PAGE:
Obesity, depression, high blood pressure, lifestyle and type 2 diabetes are among those risk factors. Effective intervention can be a key to preventing the disease.
Alzheimer’s is a degenerative memory disease that affects the function of brain and results in cognitive decline. A new research highlights the major risk factors that are linked to the disease.
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According to the research, use of drugs, obesity, depression, high blood pressure, pre-existing diseases (type 2 diabetes arthritis, heart diseases), frailty, smoking and drinking habits, high levels of an amino acid homocysteine and life style are the risk factors that can contribute to two-third of Alzheimer’s cases in the world.
If appropriate steps are taken to minimize or eliminate these factors, the risk of developing Alzheimer’s in later years can be reduced to a great extent.
“The current evidence from our study showed that individuals would benefit from (addressing) the related potentially modifiable risk factors.” Jin-Tai Yu, the lead author of the study said.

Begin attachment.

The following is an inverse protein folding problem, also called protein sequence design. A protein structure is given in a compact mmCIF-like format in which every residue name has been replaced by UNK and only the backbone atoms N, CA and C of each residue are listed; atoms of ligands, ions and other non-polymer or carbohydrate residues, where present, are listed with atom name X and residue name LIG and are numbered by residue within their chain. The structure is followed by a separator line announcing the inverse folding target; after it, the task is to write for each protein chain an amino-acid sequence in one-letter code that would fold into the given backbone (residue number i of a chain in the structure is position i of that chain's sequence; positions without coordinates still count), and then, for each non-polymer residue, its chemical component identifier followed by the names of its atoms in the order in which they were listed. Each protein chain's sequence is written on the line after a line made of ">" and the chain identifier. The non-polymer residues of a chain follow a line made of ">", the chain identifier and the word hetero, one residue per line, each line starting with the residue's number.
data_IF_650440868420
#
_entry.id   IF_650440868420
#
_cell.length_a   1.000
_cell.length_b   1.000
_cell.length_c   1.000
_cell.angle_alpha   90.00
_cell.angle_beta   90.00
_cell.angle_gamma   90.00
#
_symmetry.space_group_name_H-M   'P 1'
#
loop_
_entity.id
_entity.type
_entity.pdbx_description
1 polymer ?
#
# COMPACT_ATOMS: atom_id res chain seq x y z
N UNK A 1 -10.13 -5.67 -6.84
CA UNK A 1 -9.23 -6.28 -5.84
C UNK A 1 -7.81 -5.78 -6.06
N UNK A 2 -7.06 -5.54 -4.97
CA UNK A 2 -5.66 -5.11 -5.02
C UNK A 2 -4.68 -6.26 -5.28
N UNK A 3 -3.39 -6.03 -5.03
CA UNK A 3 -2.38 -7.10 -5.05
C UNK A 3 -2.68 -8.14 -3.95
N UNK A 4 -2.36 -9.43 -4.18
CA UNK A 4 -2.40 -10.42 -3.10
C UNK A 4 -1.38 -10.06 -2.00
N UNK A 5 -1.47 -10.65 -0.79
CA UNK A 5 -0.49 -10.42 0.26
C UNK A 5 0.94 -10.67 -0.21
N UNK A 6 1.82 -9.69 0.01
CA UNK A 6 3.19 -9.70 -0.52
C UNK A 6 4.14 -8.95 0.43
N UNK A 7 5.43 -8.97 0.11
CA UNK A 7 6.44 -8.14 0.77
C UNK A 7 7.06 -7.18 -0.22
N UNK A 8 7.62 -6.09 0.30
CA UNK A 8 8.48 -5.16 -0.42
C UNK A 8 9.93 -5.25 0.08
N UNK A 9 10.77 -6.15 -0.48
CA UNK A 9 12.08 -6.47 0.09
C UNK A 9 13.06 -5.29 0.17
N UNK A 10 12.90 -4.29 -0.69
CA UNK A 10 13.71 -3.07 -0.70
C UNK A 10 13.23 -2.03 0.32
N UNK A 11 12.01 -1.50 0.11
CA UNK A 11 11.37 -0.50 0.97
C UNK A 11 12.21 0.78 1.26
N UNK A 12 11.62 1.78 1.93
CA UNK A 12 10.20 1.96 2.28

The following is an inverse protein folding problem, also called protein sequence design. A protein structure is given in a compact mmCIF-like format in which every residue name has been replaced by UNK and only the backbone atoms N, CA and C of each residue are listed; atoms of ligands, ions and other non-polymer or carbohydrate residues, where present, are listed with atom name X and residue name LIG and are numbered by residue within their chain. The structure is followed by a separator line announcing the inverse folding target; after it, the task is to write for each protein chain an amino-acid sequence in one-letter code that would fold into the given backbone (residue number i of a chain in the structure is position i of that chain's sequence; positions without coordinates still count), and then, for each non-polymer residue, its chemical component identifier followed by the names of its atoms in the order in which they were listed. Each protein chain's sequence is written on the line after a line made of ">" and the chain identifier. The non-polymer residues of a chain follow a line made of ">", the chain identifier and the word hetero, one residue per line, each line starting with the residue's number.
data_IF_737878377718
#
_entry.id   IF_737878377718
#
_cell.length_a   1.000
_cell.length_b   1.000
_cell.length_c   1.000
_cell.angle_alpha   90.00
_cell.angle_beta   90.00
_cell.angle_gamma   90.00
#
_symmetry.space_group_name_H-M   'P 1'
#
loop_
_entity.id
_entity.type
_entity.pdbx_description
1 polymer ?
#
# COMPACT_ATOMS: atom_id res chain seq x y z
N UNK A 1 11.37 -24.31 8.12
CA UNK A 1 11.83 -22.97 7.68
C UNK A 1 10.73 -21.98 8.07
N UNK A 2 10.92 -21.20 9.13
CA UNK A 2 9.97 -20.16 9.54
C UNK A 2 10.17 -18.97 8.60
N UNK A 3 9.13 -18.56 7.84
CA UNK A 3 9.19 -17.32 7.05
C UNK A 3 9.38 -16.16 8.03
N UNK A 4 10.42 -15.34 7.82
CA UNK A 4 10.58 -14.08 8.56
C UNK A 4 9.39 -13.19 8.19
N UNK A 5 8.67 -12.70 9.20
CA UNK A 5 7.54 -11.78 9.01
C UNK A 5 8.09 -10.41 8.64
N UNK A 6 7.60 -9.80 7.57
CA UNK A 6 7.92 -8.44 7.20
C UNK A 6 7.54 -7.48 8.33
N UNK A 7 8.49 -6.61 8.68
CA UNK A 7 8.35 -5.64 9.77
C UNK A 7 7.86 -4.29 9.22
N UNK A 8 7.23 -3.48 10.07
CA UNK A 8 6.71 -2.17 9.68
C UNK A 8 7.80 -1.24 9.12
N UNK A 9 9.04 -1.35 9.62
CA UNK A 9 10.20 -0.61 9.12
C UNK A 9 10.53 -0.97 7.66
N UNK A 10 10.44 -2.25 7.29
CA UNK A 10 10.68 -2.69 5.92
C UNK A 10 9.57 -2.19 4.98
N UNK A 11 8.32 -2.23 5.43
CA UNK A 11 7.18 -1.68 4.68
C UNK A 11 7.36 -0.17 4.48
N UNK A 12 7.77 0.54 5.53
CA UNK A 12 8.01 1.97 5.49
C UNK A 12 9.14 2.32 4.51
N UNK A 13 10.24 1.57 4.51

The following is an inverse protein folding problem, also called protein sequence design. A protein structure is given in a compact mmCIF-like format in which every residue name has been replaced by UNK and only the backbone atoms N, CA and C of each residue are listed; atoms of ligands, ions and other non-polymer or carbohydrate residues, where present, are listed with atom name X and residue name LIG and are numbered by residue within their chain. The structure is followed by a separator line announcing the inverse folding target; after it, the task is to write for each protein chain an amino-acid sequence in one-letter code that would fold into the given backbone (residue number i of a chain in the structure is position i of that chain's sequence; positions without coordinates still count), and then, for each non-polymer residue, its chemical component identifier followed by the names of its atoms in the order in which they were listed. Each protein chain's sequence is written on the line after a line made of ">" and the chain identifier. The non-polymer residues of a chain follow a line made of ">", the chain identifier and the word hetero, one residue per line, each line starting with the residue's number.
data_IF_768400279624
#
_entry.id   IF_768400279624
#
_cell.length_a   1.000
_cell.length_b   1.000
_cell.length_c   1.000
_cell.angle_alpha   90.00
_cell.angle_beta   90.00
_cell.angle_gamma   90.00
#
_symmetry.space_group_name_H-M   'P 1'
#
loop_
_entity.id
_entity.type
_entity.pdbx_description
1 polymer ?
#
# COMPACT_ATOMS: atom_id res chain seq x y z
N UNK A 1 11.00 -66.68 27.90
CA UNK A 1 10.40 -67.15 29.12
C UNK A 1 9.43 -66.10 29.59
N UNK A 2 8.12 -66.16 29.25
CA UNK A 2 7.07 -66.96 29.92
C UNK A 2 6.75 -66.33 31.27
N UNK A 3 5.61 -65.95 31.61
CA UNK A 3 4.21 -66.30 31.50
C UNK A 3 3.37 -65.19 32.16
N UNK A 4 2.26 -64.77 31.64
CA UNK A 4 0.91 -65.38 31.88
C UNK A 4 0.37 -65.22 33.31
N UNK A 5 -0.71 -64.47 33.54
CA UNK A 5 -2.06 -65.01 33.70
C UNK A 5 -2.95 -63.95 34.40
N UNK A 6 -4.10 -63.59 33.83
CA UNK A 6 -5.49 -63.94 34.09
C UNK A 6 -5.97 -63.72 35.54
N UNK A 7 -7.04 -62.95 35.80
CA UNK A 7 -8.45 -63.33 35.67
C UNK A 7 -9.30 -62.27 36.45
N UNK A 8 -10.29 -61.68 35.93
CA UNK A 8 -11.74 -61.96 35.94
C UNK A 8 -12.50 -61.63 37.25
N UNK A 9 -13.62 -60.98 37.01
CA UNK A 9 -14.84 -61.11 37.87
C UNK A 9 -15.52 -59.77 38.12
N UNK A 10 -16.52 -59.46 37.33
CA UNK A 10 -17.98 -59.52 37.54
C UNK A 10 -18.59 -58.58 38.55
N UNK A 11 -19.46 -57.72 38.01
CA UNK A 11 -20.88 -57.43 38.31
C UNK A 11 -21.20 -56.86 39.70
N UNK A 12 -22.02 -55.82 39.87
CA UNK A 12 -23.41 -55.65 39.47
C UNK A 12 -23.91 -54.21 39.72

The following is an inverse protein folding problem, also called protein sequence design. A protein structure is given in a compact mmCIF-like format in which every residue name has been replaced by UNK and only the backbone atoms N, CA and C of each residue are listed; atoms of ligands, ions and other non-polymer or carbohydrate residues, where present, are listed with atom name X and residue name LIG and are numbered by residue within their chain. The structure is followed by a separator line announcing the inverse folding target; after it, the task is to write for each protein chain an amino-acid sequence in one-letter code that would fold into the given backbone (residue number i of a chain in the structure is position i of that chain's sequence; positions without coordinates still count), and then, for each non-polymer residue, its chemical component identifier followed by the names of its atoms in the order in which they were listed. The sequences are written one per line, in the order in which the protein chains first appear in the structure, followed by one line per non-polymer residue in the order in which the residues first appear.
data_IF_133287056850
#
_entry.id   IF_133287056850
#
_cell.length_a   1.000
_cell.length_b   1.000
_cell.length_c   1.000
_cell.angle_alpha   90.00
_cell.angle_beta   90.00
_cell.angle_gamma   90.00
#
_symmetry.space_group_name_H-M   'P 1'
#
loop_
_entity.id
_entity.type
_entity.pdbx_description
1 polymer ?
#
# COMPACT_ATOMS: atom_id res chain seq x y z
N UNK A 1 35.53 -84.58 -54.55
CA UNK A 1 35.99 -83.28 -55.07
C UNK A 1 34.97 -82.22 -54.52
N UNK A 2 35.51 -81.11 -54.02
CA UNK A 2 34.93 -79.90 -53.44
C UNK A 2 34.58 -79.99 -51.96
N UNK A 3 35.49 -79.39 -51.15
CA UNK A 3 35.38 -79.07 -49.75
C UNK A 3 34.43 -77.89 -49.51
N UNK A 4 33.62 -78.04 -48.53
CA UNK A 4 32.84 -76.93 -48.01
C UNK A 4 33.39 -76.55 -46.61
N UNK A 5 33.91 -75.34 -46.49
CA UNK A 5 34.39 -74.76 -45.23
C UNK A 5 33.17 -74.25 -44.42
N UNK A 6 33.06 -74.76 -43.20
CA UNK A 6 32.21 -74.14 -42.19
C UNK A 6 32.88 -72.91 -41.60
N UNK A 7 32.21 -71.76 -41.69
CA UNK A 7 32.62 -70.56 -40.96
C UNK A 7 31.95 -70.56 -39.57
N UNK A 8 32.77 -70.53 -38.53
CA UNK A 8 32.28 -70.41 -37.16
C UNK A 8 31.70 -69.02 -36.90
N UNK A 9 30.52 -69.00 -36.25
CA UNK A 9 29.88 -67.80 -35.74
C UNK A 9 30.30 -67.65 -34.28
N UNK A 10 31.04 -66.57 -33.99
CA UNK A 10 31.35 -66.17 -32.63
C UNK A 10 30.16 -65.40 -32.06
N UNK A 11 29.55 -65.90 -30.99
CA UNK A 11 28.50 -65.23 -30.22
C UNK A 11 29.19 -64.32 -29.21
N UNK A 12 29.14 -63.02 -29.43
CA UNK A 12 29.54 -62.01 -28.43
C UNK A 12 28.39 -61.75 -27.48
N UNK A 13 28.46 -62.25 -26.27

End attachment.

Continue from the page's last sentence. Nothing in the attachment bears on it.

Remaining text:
For the study, the researchers dug into 323 studies conducted between 1968 and 2014. They reviewed their findings and identified the most common risk factors for the disease. Those studies involved more than 5,000 patients and a total of 93 risk factors were found cited in them.
Alzheimer’s is a brain disorder that comes with age. According to Alzheimer’s Society, every 1 out of 14 people over 65 years of age, fall prey to the disease. An estimated 5.3 million people have Alzheimer’s in United States and the disease in currently incurable.
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The study draws conclusion that “effective interventions in diet, medications, biochemical exposures, psychological condition, pre-existing diseases and lifestyle may decrease new incidence of Alzheimer’s disease.”